hopefully the lino works coming from my phone. SI front page says Valanciunas has started working a buyout with his team and will be over here next year for sure. great news considering the drama with Rubio a couple years ago.
Am I the only one who feels a tad nervous about the buyout not being settled yet?
"I don't lie. I willfully participate in a campaign of misinformation." - Fox Mulder
From the SI.com Article:
And from the Original NBA.com article:Lithuanian Jonas Valanciunas, the fifth pick in the 2011 draft, has begun negotiating his release from his European team, sources told Scott Howard-Cooper of NBA.com, and is expected to be able to play in North America next season.
Valanciunas has a $2.4 million buyout in his contract with his Lithuanian team, of which the Raptors are only permitted to pay $550,000. Valanciunas had previously said he was willing to pay whatever he had to in order to play in the NBA.
Valanciunas, who just turned 20 on May 6, is listed at 7-foot, 240 pounds and projects as a true center rather than a stretch power forward. His presence should allow Andrea Bargnani, the team’s leading scorer, to move out of the middle to the four or even the three, since Toronto also has Amir Johnson and Ed Davis to play power forward.
The future is now, Ladies & Gentlemen.Jonas Valanciunas has started negotiations on the release agreement with his team in Lithuania, sources said, an important step in the 2011 lottery pick finally being able to join the Raptors.
While it has been expected all along that Valanciunas would be in the NBA in 2012-13 after a final season in his native country, news of talks with Lietuvos Rytas are a comforting development for Toronto fans who missed having their center of the future in 2011-12.
The release agreement is part of the process before Valanciunas can pay the $2.4-million buyout to the team in Lithuania and sign in Toronto. The Raptors are allowed to pay $550,000 of that.
There is no timetable for Valanciunas to join the Raptors and end the uncertainty that started last June, when NBA teams became concerned about the absence of a buyout in his contract, creating the possibility he would have to play in Europe for multiple seasons. That never happened. Toronto took him fifth overall in an investment for the future and quickly, and thankfully, saw Valanciunas sign a new deal in Lithuania that allowed him to get out of the deal in the 2012 offseason.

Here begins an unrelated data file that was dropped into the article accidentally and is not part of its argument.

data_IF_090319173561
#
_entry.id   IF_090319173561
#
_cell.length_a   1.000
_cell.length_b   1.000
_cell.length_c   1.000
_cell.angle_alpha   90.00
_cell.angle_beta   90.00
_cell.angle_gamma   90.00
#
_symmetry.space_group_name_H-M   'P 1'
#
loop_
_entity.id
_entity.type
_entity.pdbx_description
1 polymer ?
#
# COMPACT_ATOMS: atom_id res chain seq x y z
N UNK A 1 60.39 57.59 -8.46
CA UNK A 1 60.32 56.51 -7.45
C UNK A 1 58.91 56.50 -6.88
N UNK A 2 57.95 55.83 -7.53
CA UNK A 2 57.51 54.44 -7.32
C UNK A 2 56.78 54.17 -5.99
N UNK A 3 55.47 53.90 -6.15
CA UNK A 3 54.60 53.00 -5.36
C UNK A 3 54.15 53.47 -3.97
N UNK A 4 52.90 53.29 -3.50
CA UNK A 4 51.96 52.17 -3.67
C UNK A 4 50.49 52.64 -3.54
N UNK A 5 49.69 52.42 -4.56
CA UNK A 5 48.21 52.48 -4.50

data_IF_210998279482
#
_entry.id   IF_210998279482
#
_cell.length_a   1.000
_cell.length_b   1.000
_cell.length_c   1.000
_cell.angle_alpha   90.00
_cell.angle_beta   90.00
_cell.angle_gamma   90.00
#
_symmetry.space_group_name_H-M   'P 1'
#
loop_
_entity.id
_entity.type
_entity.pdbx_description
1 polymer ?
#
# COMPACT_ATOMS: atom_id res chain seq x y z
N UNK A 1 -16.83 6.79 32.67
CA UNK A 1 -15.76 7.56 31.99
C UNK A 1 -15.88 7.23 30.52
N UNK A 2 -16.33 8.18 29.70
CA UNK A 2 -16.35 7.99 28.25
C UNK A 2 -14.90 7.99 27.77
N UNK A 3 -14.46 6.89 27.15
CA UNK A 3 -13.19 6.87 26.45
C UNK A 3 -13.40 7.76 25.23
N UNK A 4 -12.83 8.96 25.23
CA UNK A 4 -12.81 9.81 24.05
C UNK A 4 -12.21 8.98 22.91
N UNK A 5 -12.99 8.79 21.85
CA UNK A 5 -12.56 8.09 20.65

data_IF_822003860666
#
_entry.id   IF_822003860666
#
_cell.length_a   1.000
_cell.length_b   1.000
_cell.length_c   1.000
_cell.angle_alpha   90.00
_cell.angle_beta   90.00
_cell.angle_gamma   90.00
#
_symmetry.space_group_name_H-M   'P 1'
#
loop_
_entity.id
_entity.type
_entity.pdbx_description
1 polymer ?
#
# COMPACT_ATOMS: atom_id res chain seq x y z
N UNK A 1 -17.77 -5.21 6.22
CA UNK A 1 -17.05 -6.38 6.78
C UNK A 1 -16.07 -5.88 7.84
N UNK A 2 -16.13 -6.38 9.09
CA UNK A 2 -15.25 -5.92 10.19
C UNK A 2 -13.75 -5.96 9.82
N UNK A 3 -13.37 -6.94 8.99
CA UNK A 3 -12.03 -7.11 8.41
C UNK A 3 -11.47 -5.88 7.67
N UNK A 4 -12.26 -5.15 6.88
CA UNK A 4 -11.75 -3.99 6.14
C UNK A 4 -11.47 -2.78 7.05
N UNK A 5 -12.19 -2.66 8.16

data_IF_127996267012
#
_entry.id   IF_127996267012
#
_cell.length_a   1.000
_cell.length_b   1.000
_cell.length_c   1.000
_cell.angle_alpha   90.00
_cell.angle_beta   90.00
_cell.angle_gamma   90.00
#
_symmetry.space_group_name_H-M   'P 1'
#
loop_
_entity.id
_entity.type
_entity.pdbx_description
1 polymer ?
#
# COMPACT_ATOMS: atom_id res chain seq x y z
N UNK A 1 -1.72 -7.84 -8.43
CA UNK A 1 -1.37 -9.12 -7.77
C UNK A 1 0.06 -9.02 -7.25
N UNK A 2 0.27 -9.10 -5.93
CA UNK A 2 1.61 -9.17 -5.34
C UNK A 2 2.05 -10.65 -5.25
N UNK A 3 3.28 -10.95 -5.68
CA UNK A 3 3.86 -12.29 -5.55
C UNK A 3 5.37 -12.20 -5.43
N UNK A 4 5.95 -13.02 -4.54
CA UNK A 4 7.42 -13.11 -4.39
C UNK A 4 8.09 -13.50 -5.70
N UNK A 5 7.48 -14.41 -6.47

One non-Toronto executive called Valanciunas “a future franchise center” before the 2011 draft. While not every team shared the belief that he would be a star, there was a strong belief the 7-foot, 240-pounder would have a long and successful NBA career and that the Raptors made a sound choice despite the wait.
“I have no doubt that is the right pick or was the right pick for us,” Bryan Colangelo, the president and general manager, told NBA.com in March. “But it certainly wasn’t one that would gather instant gratification. There were other players on the board… that our fans and perhaps the media wanted us to take because they might come in and be an immediate-impact pick, if you will. But we made a long-term decision. We drafted a 19-year-old center prospect and despite the pressure of picking a so-called sexy pick or someone that might be a more-popular pick, we made the pick that we felt was the best decision, long term and short term, for the franchise because it fit right into this building process that we’re going through right now.”
Last edited by Joey; Wed May 30th, 2012 at 09:17 AM.
In Masai we Trust.
Something else to keep in mind for anyone worrying JV might not show:
It comes down to JV willing to pay $1.9M of his own money.DraftExpress There isn't any "negotiation" that needs to be conducted for Jonas Valanciunas to join the Raptors. Everything's been agreed upon already.
Like a shoe company wont pony up a 2 mil endorsement deal, he will have the cash.
I can even imagine some company who endorses JV would pony up the cash. The kid will be a gold mine in Lithuania and other parts of Europe.
Ive heard of highly rated college prospects receiving loans from the bank with the understanding they are paid back upon entering the NBA
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